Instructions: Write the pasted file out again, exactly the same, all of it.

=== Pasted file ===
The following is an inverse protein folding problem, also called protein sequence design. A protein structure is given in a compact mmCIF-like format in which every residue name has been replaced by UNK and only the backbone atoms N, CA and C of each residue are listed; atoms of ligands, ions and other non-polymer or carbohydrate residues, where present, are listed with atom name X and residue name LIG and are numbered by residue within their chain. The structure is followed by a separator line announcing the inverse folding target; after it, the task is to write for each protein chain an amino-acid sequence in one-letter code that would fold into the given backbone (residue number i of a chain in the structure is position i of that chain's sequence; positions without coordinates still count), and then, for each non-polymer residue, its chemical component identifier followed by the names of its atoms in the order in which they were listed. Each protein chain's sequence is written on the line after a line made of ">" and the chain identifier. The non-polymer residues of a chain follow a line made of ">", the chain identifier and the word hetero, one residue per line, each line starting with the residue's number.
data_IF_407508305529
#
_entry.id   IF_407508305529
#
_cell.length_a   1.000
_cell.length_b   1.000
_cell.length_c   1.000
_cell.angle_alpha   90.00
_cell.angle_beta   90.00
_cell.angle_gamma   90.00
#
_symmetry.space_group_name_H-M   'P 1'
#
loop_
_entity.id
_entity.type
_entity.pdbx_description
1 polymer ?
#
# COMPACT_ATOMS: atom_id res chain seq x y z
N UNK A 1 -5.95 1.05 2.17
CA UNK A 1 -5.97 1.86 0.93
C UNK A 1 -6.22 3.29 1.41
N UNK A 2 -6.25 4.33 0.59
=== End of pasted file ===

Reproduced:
The following is an inverse protein folding problem, also called protein sequence design. A protein structure is given in a compact mmCIF-like format in which every residue name has been replaced by UNK and only the backbone atoms N, CA and C of each residue are listed; atoms of ligands, ions and other non-polymer or carbohydrate residues, where present, are listed with atom name X and residue name LIG and are numbered by residue within their chain. The structure is followed by a separator line announcing the inverse folding target; after it, the task is to write for each protein chain an amino-acid sequence in one-letter code that would fold into the given backbone (residue number i of a chain in the structure is position i of that chain's sequence; positions without coordinates still count), and then, for each non-polymer residue, its chemical component identifier followed by the names of its atoms in the order in which they were listed. Each protein chain's sequence is written on the line after a line made of ">" and the chain identifier. The non-polymer residues of a chain follow a line made of ">", the chain identifier and the word hetero, one residue per line, each line starting with the residue's number.
data_IF_407508305529
#
_entry.id   IF_407508305529
#
_cell.length_a   1.000
_cell.length_b   1.000
_cell.length_c   1.000
_cell.angle_alpha   90.00
_cell.angle_beta   90.00
_cell.angle_gamma   90.00
#
_symmetry.space_group_name_H-M   'P 1'
#
loop_
_entity.id
_entity.type
_entity.pdbx_description
1 polymer ?
#
# COMPACT_ATOMS: atom_id res chain seq x y z
N UNK A 1 -5.95 1.05 2.17
CA UNK A 1 -5.97 1.86 0.93
C UNK A 1 -6.22 3.29 1.41
N UNK A 2 -6.25 4.33 0.59